Drawing Part 1

Beauty in Contemporary Art & Drawing Plants and Animals

Art and beauty. A problematic relationship.

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Told again and again that modernism was “ugly”, the modernists defended themselves by arguing that beauty is a superficial, bourgeois value and true art is about ideas, politics, the sublime. At the same time, since the 1970s – since the silver jubilee, exactly 25 years ago, when the Sex Pistols were number one – the anti-art tradition of Dada has been mainstream. In the serious art world of today, all this comes together in a pretentious and totally inaccurate belief that radical modern art has always rejected the beautiful.

Is being beautiful too easy?

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A problem that many conceptual artists had with beautiful imagery was that it didn’t ask any questions, and was therefore seen as being dull and unprovocative.

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Beauty tends to focus on the best parts of our society. Contemporary art is often about looking at problems and examples of injustice in society.

How the 20th century remapped the position of artists in society. Who were they making work for?

The church? nope

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The state? Not so much.

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The family?

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A magazine illustration from circa 1950s. --- Image by © Blue Lantern Studio/Corbis

So as all of these institutions were deconstructed and demolished we were left with art which was highly individualistic and trying to operate outside of these hierarchies and systems.

 

Break.

 

Part 2. Drawing plants and animals 🙂 Yay!

 

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Drawing Form

Now that we have got a good grasp of line, and the importance of varying our lines in our drawing we are going to continue on to another huge element of drawing/painting. That important element is form. Correctly understanding form will give your paintings/drawings more depth. Traditionally schools have taught students to look for four key forms. These are The Cube, The Cylinder, The Sphere, and variations and combinations of these forms.

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Using combinations of these three basic forms can enable to draw virtually anything on the planet. It is no mistake that all of the 3D animation software available on the market utilizes these three forms. So why is this important for drawing and painting? So far we’ve been examining what we can see with our own eyes and trying to duplicate it, however, we must remember that we are trying to render the 3 dimensional world onto a 2 dimensional surface. These common forms are like letters which create words. To put it simply our brains know how to read these forms when we see them.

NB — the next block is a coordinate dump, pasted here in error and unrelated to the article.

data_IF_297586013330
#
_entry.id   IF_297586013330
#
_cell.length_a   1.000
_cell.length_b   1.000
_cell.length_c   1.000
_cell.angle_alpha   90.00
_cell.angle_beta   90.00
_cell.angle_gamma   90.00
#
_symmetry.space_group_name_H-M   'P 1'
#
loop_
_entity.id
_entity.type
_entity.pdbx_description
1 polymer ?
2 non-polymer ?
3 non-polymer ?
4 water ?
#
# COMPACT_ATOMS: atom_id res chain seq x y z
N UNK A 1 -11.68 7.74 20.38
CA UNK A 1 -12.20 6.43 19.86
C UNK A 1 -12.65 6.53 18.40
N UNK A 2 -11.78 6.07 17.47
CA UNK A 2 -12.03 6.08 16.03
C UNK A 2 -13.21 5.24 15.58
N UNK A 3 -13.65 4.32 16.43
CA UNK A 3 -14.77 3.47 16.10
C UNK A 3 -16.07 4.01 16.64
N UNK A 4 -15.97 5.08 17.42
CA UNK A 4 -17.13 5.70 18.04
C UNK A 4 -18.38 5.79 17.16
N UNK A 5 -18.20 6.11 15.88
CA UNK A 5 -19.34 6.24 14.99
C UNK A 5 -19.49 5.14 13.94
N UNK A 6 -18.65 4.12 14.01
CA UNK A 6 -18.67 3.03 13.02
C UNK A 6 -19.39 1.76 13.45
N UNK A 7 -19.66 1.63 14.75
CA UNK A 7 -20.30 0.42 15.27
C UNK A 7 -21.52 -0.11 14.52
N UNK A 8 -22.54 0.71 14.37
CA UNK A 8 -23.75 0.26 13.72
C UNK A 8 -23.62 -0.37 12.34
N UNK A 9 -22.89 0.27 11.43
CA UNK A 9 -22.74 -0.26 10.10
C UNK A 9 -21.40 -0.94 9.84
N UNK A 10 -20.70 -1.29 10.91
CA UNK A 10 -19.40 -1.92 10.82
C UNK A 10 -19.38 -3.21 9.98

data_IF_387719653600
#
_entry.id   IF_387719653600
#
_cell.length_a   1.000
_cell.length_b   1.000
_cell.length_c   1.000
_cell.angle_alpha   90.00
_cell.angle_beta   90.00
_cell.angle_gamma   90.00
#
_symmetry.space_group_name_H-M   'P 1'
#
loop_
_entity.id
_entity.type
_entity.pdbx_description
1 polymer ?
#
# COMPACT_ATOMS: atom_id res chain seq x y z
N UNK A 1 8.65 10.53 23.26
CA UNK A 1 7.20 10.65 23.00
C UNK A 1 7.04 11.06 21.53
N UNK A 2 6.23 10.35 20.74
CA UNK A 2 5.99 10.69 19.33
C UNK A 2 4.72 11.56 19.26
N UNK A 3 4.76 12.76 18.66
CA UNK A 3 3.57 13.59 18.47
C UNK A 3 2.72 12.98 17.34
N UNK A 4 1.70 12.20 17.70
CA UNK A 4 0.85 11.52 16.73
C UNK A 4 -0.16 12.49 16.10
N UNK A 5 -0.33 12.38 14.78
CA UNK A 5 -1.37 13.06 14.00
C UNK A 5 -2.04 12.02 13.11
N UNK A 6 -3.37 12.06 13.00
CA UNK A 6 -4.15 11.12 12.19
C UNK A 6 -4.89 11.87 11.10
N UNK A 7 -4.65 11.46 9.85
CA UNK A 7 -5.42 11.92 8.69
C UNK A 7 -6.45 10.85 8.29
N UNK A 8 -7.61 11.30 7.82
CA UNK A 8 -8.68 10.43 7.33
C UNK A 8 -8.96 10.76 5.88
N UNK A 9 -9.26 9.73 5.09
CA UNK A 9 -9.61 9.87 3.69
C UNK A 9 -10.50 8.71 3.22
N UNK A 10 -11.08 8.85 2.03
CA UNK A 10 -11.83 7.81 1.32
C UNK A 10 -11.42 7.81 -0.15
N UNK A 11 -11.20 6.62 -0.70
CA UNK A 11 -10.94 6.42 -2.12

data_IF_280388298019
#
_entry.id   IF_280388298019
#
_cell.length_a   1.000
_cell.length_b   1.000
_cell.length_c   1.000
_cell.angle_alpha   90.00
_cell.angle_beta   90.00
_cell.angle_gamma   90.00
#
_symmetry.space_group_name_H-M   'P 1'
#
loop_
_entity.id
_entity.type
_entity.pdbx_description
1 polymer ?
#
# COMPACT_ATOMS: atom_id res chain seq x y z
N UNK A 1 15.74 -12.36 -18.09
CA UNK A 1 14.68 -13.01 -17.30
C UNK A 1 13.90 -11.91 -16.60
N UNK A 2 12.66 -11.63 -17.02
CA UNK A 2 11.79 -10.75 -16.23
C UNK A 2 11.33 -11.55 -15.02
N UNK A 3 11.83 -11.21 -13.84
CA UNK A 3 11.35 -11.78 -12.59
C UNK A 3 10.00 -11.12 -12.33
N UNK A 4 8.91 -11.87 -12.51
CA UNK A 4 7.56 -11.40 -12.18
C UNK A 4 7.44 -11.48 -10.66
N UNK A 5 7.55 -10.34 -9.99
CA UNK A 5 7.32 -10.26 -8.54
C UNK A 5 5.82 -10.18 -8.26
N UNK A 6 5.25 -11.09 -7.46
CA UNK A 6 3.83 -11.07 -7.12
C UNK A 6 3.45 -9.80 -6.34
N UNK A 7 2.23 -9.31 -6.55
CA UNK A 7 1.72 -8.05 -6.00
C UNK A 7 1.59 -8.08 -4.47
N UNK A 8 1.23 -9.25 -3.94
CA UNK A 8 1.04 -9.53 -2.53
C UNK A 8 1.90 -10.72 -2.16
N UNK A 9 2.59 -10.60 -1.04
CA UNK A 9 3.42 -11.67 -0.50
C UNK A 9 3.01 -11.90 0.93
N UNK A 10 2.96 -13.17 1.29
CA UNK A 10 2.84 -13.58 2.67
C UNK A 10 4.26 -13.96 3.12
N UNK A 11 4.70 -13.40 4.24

I want you to start seeing everything as if it were transparent in an attempt to better understand the underlying form which holds it all together. For hundreds of years people in figure drawing classes will often stand up and look at both sides of the model which they are drawing. They do this because they want to see how the whole form works together. The angle from which you look at a subject is important, and as an artist you want to gather as much information as possible about the subject you are drawing. That means thinking about what you can’t see, as well as can see. Keep your edges soft and rounded. We don’t want anyone to get hurt if your creature runs into them.

Drawing #15 Industrial Drawing of an animal

For this drawing I want you to find a picture of an animal, and draw it only using these basic forms. Think of yourself as if you are making a schematic drawing. You want to make a detailed blueprint of this animal because you are going to put it into a rocketship and blast it off to a foreign planet. Where no one knows what a French Bulldog (or the animal of your choice) looks like. 😉

This lesson is especially great for those interested in pursuing a career in 3d animation. Most people don’t realize, but all those characters in all of those big budget animation films start off with a sketch. That’s right. Good old fashioned pen and paper.

You may take up to 2 hours to complete this drawing. Make it as detailed as possible.

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This unit aims to develop and extend learners’ technical and creative skills through drawing and their understanding of drawing media, materials and techniques. Learners will be encouraged to develop visual thinking and creativity as fundamental to all design work. It will enable learners to experiment with drawing approaches and techniques in order to broaden their experience and understanding of visual language. Learners will need to use traditional art and design materials and media, as well as extending their visual language and creativity through experimenting with unusual materials and media.